While this film is Disney’s first foray into VR films, it is terrain that its subsidiary Pixar Animation Studios explored this past winter in a VR trailer for the award-winning film Coco. And, according to a statement Pixar studio executives gave The Washington Post in December, it’s an area the studio would like to explore further through possible VR spin-offs.
Films like Cycles are far from mainstream, but as influential companies like Disney and Pixar continue to experiment in this space, the distant future of widespread VR cinema may be finally approaching.
The San Francisco Municipal Transportation Agency is still reviewing the 12 applications from companies to operate electric scooters in the city. In early June, companies like Uber, Lime, Bird, Lyft and others applied for permits to operate electric scooter-share services in San Francisco. San Francisco’s permit process came as a result of Bird, Lime and Spin deploying their electric scooters without permission in the city in March. As part of a new city law, which went into effect June 4, scooter companies are not able to operate their services in San Francisco without a permit.
The SFMTA initially said it expected to make a decision about which five, if any, companies would receive permits by the end of June. Well, it’s now July and still no decision. The SFMTA expects to finalize its recommendations and documentation “in the coming weeks,” the SFMTA wrote in a blog post today. Once that’s done, the agency says it will work with companies to finalize and clarify the terms and conditions of the permit. The goal, according to the blog post, is to issue permits sometime in August.
Despite the standstill in San Francisco, scooter companies are moving full force ahead, snatching up venture funding and partnering with larger players. Last week, Lime raised a $335 million round led by GV with participation from Uber. Late last month, Spin announced it’s closing a $125 million security token offering. That came shortly after electric scooter startup Bird raised a $300 million round led by Sequoia Capital.
For a breakdown of the ongoing scooter wars, be sure to read TC’s overview.
Farfetch — the e-commerce startup that works with some 900 high-end fashion boutiques and labels to present and sell clothes, shoes, accessories and jewelry online, and we and others have heard is gearing up for a $6 billion IPO — is making an acquisition to double down on China, one of the fastest-growing markets for luxury goods.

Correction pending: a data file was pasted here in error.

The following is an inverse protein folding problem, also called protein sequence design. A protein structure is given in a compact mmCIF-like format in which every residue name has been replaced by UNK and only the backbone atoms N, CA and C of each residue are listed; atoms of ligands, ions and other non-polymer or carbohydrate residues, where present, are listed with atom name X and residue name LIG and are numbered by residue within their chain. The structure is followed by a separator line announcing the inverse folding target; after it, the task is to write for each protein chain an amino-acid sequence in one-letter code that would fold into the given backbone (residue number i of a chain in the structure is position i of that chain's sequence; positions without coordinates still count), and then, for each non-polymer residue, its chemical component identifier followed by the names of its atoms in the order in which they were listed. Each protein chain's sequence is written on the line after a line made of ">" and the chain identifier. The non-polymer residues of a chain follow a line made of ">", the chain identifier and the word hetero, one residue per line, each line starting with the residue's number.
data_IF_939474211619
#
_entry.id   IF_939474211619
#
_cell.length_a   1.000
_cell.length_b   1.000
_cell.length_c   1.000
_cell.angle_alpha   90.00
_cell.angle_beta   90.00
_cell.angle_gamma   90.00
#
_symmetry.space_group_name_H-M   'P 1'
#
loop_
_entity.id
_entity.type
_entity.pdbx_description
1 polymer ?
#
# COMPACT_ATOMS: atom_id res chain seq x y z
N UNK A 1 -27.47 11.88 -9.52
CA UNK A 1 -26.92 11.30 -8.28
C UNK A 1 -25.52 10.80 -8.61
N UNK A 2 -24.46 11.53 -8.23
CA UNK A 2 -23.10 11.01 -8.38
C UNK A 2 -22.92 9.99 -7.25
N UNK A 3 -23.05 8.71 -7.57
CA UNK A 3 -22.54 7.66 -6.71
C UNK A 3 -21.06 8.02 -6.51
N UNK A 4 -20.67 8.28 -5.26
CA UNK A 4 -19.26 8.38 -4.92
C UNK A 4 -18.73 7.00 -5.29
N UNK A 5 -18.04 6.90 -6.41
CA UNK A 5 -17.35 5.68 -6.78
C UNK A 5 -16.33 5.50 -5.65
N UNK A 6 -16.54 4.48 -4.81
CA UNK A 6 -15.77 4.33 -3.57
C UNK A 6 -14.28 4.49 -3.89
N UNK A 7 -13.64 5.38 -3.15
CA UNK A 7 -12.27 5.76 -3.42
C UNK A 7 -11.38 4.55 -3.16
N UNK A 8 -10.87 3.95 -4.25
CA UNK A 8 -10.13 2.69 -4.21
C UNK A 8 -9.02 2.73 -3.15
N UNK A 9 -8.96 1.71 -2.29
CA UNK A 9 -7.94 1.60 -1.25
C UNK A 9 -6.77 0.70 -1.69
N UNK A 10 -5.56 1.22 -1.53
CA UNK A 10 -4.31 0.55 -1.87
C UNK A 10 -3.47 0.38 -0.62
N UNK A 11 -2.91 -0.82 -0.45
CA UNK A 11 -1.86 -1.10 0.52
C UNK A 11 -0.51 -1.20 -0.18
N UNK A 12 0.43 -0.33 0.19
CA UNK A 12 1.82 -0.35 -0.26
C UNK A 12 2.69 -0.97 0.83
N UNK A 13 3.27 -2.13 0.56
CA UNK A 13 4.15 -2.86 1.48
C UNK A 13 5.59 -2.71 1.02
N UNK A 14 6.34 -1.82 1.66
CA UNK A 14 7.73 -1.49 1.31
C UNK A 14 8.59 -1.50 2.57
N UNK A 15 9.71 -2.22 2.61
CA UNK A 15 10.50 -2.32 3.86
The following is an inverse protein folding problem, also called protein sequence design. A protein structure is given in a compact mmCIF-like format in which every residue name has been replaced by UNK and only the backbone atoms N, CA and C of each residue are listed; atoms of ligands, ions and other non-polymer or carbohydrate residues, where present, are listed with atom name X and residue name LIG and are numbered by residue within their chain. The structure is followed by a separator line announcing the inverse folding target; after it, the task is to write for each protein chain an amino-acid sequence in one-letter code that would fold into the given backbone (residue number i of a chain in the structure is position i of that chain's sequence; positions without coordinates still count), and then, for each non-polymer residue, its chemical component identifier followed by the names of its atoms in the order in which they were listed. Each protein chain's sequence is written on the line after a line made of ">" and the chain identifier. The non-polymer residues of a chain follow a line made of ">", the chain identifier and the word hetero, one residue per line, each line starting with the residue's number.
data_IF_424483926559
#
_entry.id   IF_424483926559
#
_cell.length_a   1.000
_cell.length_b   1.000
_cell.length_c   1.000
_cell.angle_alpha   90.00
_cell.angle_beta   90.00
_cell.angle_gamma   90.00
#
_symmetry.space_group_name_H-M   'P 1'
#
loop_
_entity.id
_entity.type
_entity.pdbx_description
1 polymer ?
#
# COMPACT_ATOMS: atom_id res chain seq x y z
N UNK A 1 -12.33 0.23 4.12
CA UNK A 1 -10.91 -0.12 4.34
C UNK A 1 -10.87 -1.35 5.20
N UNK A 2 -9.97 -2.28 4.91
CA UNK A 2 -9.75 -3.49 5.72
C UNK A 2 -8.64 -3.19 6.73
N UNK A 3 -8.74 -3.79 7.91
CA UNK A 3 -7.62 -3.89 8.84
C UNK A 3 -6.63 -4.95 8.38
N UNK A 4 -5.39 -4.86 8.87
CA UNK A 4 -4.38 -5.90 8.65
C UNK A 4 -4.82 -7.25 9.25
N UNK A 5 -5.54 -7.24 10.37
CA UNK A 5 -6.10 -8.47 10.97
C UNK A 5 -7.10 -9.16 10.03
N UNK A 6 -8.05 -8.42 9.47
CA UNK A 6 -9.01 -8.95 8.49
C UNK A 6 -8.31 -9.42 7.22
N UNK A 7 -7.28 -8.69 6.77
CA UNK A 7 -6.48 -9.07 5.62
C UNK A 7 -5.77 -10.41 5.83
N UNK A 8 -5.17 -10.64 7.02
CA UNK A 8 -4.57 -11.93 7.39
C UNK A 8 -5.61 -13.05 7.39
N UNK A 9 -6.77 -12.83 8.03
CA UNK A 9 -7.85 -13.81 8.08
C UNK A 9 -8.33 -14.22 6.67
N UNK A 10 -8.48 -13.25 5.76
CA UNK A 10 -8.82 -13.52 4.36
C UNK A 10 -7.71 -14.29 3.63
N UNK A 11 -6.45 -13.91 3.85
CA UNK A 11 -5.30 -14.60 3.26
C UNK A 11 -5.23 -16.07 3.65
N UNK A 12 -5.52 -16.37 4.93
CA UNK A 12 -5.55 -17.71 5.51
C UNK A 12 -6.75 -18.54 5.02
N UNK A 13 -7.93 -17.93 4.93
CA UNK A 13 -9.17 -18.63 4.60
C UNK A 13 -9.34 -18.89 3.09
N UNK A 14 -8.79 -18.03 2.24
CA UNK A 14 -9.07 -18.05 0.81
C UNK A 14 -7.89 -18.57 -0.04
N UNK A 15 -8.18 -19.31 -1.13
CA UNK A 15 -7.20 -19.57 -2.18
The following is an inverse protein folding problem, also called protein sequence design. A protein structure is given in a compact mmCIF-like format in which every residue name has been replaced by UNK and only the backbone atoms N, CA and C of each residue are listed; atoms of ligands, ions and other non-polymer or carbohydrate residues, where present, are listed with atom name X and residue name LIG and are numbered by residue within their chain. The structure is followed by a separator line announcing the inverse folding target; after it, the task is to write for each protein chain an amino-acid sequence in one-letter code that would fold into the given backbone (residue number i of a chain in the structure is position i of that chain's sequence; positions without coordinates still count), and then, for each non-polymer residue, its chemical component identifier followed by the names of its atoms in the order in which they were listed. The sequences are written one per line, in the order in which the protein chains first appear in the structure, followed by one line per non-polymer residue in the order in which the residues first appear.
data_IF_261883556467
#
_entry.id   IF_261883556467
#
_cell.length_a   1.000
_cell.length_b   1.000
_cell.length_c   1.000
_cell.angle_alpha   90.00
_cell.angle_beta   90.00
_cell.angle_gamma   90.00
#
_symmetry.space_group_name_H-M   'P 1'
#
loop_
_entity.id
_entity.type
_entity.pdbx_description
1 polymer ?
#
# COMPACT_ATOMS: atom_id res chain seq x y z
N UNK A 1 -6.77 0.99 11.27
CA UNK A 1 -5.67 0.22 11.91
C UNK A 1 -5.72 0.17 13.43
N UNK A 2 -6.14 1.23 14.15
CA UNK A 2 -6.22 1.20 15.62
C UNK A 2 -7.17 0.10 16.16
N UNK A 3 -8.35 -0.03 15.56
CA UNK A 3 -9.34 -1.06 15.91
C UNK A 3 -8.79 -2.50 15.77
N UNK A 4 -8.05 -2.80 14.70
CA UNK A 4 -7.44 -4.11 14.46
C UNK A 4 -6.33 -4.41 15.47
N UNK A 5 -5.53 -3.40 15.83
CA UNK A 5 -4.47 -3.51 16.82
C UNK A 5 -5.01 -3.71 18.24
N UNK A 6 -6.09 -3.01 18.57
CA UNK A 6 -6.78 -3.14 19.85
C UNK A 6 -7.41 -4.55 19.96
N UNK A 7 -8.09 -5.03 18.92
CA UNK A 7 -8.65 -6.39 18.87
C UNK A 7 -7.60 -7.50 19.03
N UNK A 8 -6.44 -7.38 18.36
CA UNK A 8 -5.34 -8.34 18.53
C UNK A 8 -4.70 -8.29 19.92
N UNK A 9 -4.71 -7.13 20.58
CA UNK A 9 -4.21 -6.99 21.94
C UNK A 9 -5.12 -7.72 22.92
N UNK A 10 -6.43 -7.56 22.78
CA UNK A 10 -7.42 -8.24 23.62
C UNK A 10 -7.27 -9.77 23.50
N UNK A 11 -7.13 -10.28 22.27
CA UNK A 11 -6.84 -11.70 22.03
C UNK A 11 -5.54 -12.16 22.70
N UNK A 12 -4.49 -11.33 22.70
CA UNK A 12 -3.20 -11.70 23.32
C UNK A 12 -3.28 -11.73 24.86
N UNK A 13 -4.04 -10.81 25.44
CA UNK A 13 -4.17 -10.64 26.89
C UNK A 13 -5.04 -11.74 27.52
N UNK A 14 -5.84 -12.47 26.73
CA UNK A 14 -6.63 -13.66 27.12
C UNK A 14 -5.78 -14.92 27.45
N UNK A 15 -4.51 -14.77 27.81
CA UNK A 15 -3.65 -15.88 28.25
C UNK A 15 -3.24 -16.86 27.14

It’s acquiring CuriosityChina, a marketing firm that specializes in leveraging social media — specifically, WeChat — to target users and sell goods. It already works with some 80 brands that are also customers of Farfetch to help them use WeChat channels and accounts to reach would-be customers. It also offers CRM and a few other services.
The plan will be to incorporate CuriosityChina into Farfetch’s “Black & White” white-label API, which essentially allows boutiques to integrate their stock into Farfetch’s purchasing and logistics platform, or use that engine to sell its goods on their own sites. This will now give them the option also to use the API to run campaigns in China.
Terms of the deal have not been disclosed. This is Farfetch’s third acquisition, the other two being U.K. boutique Browns and Style.com. Farfetch also said it is buying all of the company’s tech and all of its employees and founders are coming on board.
Judy Liu, a co-founder of CuriosityChina, will become Farfetch’s managing director for China; another co-founder, Alexis Bonhomme, is taking on the role of VP of commercial, China; and the third co-founder, Arthur Shui, will become head of technology for the Chinese operation.
Farfetch’s acquisition of CuriosityChina underscores a few interesting trends currently underway in the market: the rise of the Chinese consumer, the ongoing challenges to target those consumers if you are from outside China and the rise of social media as a popular marketing and sales channel.
The luxury market was worth €262 billion in 2017, according to analysis from Bain, with customers from China accounting for 32 percent of that amount (shopping both in China and abroad). It turns out that among those buyers, social media — and specifically WeChat — is one of the most important routes to reach customers and for those customers to subsequently buy things, including directly in those social channels.
Curiosity China will fill a gap for Farfetch as it works on ways of expanding its revenues by tapping those two trends. Today, the Asia-Pacific region already accounts for about one-third of the company’s sales (it doesn’t break out China) — a decent bedrock on which to build.
But most of those sales today are coming by way of people shopping on Farfetch.com, and so the idea is to tap into the popular channel of the moment to grow those numbers in a complementary way.
“WeChat is the most important channel for commerce in China, so we want to see where it will go,” said Giorgio Belloli, Farfetch’s chief commercial and sustainability officer. “It’s where brands are focusing at the moment. They understand Chinese consumers are using dedicated channels on there for marketing and purchasing.”
On the part of retailers and brands — the other side of Farfetch’s marketplace — they have found it traditionally hard to reach Chinese consumers, and the idea is that this will also help them do that.
For now, there are no plans to expand CuriosityChina’s model to other markets beyond its home country. Belloli said that although Farfetch has been keeping its eye on messaging everywhere, and despite the efforts of Facebook to replicate the same commercial experience, so far no other messaging app has managed to break through as a strong channel for fashion commerce as WeChat has. It will be interesting to see whether and how that evolves over time.